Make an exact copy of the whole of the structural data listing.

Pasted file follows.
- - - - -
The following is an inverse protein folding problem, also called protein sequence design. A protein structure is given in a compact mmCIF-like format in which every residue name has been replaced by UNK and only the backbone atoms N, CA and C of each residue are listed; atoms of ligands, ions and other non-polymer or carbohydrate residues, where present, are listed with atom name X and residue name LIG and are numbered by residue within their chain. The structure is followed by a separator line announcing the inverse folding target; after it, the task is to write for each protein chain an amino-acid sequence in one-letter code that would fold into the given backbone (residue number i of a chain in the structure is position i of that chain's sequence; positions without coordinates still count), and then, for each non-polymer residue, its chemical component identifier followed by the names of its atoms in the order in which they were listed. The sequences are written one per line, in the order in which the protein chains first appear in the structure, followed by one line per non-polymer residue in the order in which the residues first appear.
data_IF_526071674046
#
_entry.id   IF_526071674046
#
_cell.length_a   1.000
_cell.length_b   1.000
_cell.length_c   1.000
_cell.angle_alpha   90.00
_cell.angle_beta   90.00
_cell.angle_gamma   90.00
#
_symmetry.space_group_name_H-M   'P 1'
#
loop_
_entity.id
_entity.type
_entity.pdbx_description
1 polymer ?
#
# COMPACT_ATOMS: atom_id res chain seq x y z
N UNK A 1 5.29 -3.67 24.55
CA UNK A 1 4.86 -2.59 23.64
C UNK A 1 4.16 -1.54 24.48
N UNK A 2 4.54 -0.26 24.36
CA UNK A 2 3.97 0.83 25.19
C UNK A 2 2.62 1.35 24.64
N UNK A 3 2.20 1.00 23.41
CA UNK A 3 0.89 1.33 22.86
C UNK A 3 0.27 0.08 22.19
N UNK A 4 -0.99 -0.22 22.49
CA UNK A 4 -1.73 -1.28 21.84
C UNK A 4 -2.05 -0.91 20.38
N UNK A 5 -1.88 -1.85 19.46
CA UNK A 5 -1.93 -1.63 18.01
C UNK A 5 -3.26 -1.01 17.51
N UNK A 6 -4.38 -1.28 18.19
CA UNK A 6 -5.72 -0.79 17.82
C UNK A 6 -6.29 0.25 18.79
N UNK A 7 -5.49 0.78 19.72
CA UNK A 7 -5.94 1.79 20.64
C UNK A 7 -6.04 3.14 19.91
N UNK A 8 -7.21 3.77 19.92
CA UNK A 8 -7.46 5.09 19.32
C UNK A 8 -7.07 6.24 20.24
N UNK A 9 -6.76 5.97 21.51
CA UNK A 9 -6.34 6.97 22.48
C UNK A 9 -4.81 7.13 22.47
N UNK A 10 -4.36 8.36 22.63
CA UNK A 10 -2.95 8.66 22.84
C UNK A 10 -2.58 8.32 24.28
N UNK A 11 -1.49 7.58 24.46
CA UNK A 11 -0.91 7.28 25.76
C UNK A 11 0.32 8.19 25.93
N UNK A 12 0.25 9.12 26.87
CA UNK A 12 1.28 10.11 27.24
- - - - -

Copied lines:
The following is an inverse protein folding problem, also called protein sequence design. A protein structure is given in a compact mmCIF-like format in which every residue name has been replaced by UNK and only the backbone atoms N, CA and C of each residue are listed; atoms of ligands, ions and other non-polymer or carbohydrate residues, where present, are listed with atom name X and residue name LIG and are numbered by residue within their chain. The structure is followed by a separator line announcing the inverse folding target; after it, the task is to write for each protein chain an amino-acid sequence in one-letter code that would fold into the given backbone (residue number i of a chain in the structure is position i of that chain's sequence; positions without coordinates still count), and then, for each non-polymer residue, its chemical component identifier followed by the names of its atoms in the order in which they were listed. The sequences are written one per line, in the order in which the protein chains first appear in the structure, followed by one line per non-polymer residue in the order in which the residues first appear.
data_IF_526071674046
#
_entry.id   IF_526071674046
#
_cell.length_a   1.000
_cell.length_b   1.000
_cell.length_c   1.000
_cell.angle_alpha   90.00
_cell.angle_beta   90.00
_cell.angle_gamma   90.00
#
_symmetry.space_group_name_H-M   'P 1'
#
loop_
_entity.id
_entity.type
_entity.pdbx_description
1 polymer ?
#
# COMPACT_ATOMS: atom_id res chain seq x y z
N UNK A 1 5.29 -3.67 24.55
CA UNK A 1 4.86 -2.59 23.64
C UNK A 1 4.16 -1.54 24.48
N UNK A 2 4.54 -0.26 24.36
CA UNK A 2 3.97 0.83 25.19
C UNK A 2 2.62 1.35 24.64
N UNK A 3 2.20 1.00 23.41
CA UNK A 3 0.89 1.33 22.86
C UNK A 3 0.27 0.08 22.19
N UNK A 4 -0.99 -0.22 22.49
CA UNK A 4 -1.73 -1.28 21.84
C UNK A 4 -2.05 -0.91 20.38
N UNK A 5 -1.88 -1.85 19.46
CA UNK A 5 -1.93 -1.63 18.01
C UNK A 5 -3.26 -1.01 17.51
N UNK A 6 -4.38 -1.28 18.19
CA UNK A 6 -5.72 -0.79 17.82
C UNK A 6 -6.29 0.25 18.79
N UNK A 7 -5.49 0.78 19.72
CA UNK A 7 -5.94 1.79 20.64
C UNK A 7 -6.04 3.14 19.91
N UNK A 8 -7.21 3.77 19.92
CA UNK A 8 -7.46 5.09 19.32
C UNK A 8 -7.07 6.24 20.24
N UNK A 9 -6.76 5.97 21.51
CA UNK A 9 -6.34 6.97 22.48
C UNK A 9 -4.81 7.13 22.47
N UNK A 10 -4.36 8.36 22.63
CA UNK A 10 -2.95 8.66 22.84
C UNK A 10 -2.58 8.32 24.28
N UNK A 11 -1.49 7.58 24.46
CA UNK A 11 -0.91 7.28 25.76
C UNK A 11 0.32 8.19 25.93
N UNK A 12 0.25 9.12 26.87
CA UNK A 12 1.28 10.11 27.24